Donald Tramp tries to unite Sunni Arabs and bring them closer to Israel with the sole aim of isolating Iran
Obsessively pressed by Iran, the US president is trying to assemble some Sunni countries in an alliance known as Arab NATO, but too many obstacles have fallen off the Shi'ite aggression blockade. Unlike the Islamic NATO, which Saudi Arabia formed last year to counter terrorism, NATO has the sole aim of isolating Iran.
The idea of creating a security and political ally of the six Gulf states, Egypt and Jordan Saudis suggested Donald Trampe during his last visit to the Kingdom last year. Missile defense consultations, military training and counterterrorism are ongoing and will be on the agenda of the US-Arab summit on October 12-13 in Washington.
"The Middle East Strategic Alliances (MESA) will be a defense against Iranian aggression, terrorism and extremism and will bring stability to the Middle East," a representative of the US National Security Council said.
Expanding the security umbrella over a significant part of the Sunni world, Tramp is trying to repair the damage caused by the disastrous military and political campaigns of Saudi Arabia in Syria, Yemen, Lebanon and Qatar that have weakened the traditional influence of Riyadh and have strengthened Iran's position as the key force of the Axis of Resistance.
With the strong support of Riyadh, who thinks that on the frontline of the front with Shi'ite Iran, the Tramp administration is doing everything to weaken the theocratic authority in Tehran.
The first wave of sanctions came into force, while others, which will target the vital Iranian oil sector as of November, are expected to exacerbate the increasingly fragile Iranian economy, which is faced with a decline in the value of the national currency, the withdrawal of European capital and the reorientation of some of Iranian oil buyers sources of supply.
The political and economic prerequisites for pressure on Iran are there, and the assessment is that they should also add a military dimension at a time when Arab allies are confused: on the one hand, Tramp's anti-Iranian rhetoric, the withdrawal from the nuclear agreement and sanctions, on the other offers to leaders in Tehran for a direct meeting.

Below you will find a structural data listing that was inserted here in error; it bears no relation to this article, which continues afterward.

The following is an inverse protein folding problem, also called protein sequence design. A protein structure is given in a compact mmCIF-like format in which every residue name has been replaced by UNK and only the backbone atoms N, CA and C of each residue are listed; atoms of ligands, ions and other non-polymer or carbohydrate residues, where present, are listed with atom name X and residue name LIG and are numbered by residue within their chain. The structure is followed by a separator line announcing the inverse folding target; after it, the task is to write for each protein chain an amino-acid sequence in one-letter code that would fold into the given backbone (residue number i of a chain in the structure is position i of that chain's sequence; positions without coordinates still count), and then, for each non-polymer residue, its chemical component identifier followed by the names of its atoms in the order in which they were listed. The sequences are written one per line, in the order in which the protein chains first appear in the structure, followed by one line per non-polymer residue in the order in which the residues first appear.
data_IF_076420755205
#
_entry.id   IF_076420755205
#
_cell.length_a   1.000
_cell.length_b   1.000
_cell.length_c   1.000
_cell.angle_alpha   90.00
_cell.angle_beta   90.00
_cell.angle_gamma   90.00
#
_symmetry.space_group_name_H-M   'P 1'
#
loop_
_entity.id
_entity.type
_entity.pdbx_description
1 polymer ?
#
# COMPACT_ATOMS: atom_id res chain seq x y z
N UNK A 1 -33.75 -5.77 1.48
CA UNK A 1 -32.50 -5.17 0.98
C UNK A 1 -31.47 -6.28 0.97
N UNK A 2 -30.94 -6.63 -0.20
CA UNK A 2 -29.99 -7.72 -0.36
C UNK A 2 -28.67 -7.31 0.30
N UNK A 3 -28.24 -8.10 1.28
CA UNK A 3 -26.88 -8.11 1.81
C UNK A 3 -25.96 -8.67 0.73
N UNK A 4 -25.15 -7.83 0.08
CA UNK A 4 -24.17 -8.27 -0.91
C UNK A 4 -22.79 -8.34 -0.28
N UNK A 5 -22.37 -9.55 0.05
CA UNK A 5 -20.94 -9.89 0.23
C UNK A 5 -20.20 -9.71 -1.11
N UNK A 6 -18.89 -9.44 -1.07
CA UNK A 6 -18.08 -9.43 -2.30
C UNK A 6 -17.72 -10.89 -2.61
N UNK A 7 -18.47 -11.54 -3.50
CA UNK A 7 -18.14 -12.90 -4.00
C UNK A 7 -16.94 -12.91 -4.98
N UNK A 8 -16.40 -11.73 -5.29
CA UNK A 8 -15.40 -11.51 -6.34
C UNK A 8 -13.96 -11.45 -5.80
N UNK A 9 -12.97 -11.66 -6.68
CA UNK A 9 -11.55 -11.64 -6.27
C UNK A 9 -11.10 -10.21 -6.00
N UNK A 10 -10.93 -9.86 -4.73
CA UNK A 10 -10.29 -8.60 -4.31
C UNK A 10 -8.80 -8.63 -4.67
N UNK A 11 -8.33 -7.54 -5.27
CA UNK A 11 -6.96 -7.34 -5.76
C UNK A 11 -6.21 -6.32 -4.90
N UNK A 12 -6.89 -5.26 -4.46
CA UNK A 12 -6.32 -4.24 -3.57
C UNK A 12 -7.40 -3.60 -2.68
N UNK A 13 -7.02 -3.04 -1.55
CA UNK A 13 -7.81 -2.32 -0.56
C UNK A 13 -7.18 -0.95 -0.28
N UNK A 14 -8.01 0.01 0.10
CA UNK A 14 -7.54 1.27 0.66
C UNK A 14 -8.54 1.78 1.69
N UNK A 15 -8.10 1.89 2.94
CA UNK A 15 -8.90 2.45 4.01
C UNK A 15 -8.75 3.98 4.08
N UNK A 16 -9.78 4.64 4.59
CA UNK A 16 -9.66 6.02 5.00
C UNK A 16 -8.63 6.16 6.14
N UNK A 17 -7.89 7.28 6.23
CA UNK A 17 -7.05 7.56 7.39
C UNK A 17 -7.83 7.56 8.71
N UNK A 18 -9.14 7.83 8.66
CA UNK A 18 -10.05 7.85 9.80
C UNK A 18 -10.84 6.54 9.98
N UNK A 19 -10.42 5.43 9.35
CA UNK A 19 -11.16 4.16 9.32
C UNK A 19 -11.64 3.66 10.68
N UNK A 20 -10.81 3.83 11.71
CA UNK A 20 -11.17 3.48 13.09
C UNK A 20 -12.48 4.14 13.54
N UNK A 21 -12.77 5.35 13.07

Most analysts doubt, however, the possibility of a public alliance between Israel and the Arabs.
In order for the Arabs to accept Israel, Netanyahu would first have to solve the Palestinian problem - which at this moment does not work realistically - so the "Arab Street" does not trust the Western powers that support Israel at the cost of stifling Palestinian rights.
The tram is on its way to miss: it seeks to bring the conservative Gulf States closer to Israel as their strategic ally in competition with Iran. Most Arabs, except in Saudi Arabia and Kuwait, however consider that the United States and Israel are still a threat to their security today than Iran.
"The Arabs will continue to look at Israel as enemies number one, not Iran," the editorial writes in the Jordanian Times, which confirms the Iranian assessment that hostility to Tehran can not even under the American umbrella assemble the decomposing Arabs.
How sustainable is collective security within the Gulf Cooperation Council when Americans 14 months ago barely prevented the military intervention of Saudi Arabia and the United Arab Emirates against Qatar, members of the Alliance accusing them of co-operating with Iran, supporting Muslim Brotherhood and Terrorism, and committing a complete blockade ?
The Gulf States are far from being homogeneous, and how MESA works effectively when QAAR is the largest American air base in the region?
The Tramp, as in the case with Western allies in NATO, wants to dismantle America and significantly shift the cost of regional security to the Middle East to the Arabs. Rich Gulf States can handle this, as confirmed by last year's US $ 167 billion US weapons procurement. May I have Egypt and Jordan? Difficult.
By turning to the side of the Sunita, Tramp encourages the dangerous sectarian divisions of the region that is already in the storm of the Sunni-Shi'ite conflict. New pressure on Iran will only assemble the Shiites around Tehran, while open support to totalitarian and autocratic regimes risks the Arab Spring to be repeated.
The question is how many potential and traditionally daring partners in general believe the White House chief, who has shown that he is sharper with allies rather than enemies. In all, it does not act as a policy aimed at reducing regional tension and creating a more stable Middle East.
Instead of advising Arab allies to learn to share the Middle East with Iran, the White House chief is pushing them to war. "President Tramp would do us a greater service if he would help the Arabs and Iranians build the destroyed state institutions," commentator Al Jazeera writes. "What we need to ensure stability and security for all countries in the region is the Marshall Plan."
However, it should not be expected from Donald Tramp.